BY WILL ESPERO – My father was a 20-year Navy veteran. I was born at the Naval Base at Yokosuka, Japan. I am proud that my father, like so many others, served our country. I am equally proud that my eldest son is an officer in the Marine Corps.
Those who defend our right to be free deserve nothing less than our gratitude for their willingness to make the ultimate sacrifice in the call of duty. Whether it be preserving the peace overseas or in active combat in hostile territory, it takes a special bravery and commitment to choose the military as a career.
As history shows, courage is found in women as well as men, minorities as well as whites, and people of all religions or socio-economic backgrounds. Our armed forces are stronger because it has found the way to accommodate and incorporate the variety of dedicated persons who wear the U.S. uniform.
Those whose sexual orientation is different should also have the choice to serve in our military. Navy Admiral Mike Mullen, Chairman of the Joint Chiefs of Staff, testified before Congress that allowing gay soldiers and sailors to serve openly in the military is the right thing to do. This past Session, I introduced a resolution in the Hawaii State Senate expressing support for the repeal of “Don’t Ask, Don’t Tell” (DADT). Our Senate adopted the resolution.
Roughly 13,000 service members have been expelled from military service simply for being homosexual, since 1993, when the policy took effect. At a crucial time when our armed services are desperately short of experts in Middle East languages, DADT has resulted in the discharge of over 65 gay Arabic and Farsi linguists.
Military efficiency and preparedness is at stake, advocates of abolishment contend. Soldiers and sailors with stellar academic and physical fitness credentials are among those who have seen their careers ended solely on the basis of their sexual orientation. Among those who are battling discharge for being gay is Lt. Col. Victor Fehrenbach, a decorated Air Force pilot who fought in Afghanistan and Iraq, and Lt. Dan Choi, who is an Arabic language expert.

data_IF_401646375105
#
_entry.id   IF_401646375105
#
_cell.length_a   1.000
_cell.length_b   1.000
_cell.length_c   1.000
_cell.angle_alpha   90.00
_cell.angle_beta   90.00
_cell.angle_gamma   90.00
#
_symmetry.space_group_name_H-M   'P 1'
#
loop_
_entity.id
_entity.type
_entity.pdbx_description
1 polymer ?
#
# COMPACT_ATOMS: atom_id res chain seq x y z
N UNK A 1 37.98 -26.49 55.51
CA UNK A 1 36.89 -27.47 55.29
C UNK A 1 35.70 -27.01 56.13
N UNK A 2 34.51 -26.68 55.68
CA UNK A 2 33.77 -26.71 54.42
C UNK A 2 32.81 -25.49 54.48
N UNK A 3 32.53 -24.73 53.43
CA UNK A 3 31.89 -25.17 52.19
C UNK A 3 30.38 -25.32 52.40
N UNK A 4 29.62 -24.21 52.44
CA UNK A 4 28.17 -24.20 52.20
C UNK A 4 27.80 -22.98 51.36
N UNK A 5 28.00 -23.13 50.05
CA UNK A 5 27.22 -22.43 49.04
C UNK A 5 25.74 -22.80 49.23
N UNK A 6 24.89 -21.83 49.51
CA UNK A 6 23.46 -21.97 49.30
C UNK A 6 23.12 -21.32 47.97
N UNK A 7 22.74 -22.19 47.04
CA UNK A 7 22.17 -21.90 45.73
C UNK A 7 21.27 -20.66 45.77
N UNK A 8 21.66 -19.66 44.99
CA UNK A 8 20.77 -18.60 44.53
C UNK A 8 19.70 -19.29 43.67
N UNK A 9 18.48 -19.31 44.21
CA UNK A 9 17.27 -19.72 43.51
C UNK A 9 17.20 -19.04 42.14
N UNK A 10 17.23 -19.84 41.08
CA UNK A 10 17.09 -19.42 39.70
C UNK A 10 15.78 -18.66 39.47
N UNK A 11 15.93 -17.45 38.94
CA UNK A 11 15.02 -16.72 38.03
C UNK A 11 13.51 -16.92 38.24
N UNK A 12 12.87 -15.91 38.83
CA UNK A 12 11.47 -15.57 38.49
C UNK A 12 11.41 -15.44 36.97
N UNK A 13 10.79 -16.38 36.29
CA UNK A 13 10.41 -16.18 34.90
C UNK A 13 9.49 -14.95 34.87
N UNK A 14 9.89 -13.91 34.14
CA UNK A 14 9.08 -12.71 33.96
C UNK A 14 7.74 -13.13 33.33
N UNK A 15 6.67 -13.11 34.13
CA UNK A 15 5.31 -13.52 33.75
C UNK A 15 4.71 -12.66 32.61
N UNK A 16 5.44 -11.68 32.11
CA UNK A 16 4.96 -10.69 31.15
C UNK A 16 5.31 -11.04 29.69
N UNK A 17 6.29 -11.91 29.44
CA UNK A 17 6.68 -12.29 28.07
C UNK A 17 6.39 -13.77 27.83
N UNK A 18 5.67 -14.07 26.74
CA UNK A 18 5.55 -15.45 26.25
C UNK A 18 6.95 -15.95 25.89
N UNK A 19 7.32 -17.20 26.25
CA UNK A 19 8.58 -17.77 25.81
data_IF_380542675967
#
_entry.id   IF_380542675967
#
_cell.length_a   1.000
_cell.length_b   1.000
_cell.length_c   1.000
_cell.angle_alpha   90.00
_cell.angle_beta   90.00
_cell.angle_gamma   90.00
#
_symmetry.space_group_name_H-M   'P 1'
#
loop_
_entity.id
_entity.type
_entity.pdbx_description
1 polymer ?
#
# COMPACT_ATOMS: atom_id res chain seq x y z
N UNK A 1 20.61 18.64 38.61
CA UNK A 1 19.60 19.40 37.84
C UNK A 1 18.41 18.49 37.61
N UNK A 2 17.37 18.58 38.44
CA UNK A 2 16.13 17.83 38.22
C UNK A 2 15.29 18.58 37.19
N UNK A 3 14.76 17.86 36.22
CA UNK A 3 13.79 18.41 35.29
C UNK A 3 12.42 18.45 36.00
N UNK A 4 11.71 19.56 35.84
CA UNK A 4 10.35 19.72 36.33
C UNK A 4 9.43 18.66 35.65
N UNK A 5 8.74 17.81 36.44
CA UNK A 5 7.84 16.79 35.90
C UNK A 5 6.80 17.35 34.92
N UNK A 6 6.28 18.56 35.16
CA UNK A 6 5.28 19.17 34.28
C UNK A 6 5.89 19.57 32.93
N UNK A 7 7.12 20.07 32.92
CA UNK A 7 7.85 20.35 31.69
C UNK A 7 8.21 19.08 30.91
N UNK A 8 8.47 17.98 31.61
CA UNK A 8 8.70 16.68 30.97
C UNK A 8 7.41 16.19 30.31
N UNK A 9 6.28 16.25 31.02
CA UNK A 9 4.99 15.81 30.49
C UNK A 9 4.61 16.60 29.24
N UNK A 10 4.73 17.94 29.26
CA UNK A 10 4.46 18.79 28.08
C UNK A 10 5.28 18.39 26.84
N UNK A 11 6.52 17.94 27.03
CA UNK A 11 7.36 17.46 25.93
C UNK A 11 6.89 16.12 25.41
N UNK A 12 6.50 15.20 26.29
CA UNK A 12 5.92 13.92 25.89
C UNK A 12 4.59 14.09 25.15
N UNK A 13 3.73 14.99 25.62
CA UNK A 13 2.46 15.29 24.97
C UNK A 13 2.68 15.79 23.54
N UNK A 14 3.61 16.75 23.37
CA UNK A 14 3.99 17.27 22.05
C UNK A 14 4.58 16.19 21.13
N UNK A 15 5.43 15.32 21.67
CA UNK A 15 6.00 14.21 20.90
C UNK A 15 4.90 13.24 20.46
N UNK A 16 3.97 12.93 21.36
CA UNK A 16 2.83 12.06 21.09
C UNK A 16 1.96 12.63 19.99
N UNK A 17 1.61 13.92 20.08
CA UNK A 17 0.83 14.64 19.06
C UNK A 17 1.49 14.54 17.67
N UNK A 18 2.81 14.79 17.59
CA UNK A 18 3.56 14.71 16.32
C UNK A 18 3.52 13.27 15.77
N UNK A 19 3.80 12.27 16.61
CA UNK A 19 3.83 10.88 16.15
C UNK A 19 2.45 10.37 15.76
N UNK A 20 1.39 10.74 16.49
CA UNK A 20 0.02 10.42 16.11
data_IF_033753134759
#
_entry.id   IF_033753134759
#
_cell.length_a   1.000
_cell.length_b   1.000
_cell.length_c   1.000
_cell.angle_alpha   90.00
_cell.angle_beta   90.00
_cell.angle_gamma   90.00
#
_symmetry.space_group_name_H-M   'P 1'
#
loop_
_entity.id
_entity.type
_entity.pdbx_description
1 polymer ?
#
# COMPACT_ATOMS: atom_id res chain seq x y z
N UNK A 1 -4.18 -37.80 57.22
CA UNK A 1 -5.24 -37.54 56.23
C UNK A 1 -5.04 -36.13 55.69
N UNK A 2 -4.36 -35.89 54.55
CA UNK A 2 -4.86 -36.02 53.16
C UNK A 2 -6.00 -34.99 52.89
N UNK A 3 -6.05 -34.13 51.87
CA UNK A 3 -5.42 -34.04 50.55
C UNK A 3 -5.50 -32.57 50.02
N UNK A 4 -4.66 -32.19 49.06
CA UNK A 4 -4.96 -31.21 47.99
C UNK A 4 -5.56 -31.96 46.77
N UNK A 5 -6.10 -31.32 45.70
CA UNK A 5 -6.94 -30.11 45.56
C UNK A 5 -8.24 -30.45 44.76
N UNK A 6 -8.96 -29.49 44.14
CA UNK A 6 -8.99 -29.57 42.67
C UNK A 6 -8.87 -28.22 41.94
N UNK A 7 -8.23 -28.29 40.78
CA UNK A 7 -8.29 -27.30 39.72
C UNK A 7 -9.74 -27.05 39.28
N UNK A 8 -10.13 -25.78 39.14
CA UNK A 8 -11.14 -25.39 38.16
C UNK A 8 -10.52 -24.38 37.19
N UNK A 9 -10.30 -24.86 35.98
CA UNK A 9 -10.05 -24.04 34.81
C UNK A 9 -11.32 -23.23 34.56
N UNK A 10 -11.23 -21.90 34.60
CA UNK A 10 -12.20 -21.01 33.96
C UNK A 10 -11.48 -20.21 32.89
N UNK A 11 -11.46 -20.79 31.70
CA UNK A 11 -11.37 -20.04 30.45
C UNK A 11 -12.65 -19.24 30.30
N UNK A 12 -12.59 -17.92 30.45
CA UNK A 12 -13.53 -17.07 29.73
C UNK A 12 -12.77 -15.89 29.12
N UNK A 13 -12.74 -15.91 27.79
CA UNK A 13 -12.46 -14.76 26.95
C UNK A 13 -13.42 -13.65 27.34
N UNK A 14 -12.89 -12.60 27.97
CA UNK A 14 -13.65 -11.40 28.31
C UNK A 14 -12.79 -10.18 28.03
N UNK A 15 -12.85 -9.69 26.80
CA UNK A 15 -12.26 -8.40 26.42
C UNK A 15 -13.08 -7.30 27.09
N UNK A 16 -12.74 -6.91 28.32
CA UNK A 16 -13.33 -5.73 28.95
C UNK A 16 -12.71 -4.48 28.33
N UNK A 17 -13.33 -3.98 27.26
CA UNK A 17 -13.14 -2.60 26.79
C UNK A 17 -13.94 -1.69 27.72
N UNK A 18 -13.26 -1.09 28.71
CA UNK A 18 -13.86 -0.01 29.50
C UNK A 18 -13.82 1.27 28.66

Federal judge Virginia Philips of California ruled in a case before her that the ban is unconstitutional. The three plaintiffs testified about the hardship to remain silent about their sexual orientation and their expulsion from the military. Mike Almy was a Air Force communications officer discharged after a 13-year career. Jason Knight was a Navy translator. Anthony Loverde was an Air Force technician. In her memorandum opinion, Judge Philips held that the restriction against disclosure impedes military readiness and unit cohesion.
Repeal of the policy was a provision in a major defense authorization bill recently debated in the U.S. Senate. Republicans blocked the bill over their opposition to allowing gays to openly serve in the military. For the first time in 48 years, Republicans filibustered the defense authorization bill, which got a final vote of 57 in favor, 40 against. Maine’s Senator Susan Collins was the only Republican to vote in favor.
In a Washington Post – ABC poll earlier last year, 75% of those surveyed, support allowing gays to openly serve in the military. A recent Pentagon study shows that about 70% of troops say that the effect of a repeal would be positive, mixed, or none.
Those qualified, brave persons whose strong love for our country draws them to a career in our armed forces should be permitted to do so without discrimination. Allowing gays to openly serve in the military is an idea whose time has come.
Congratulations to President Barack Obama and Congress for repealing the DADT policy, and allowing gay military personnel to serve without fear and retribution.
Hawaii Sen. Will Espero, D-Ewa, wrote this commentary for Hawaii Reporter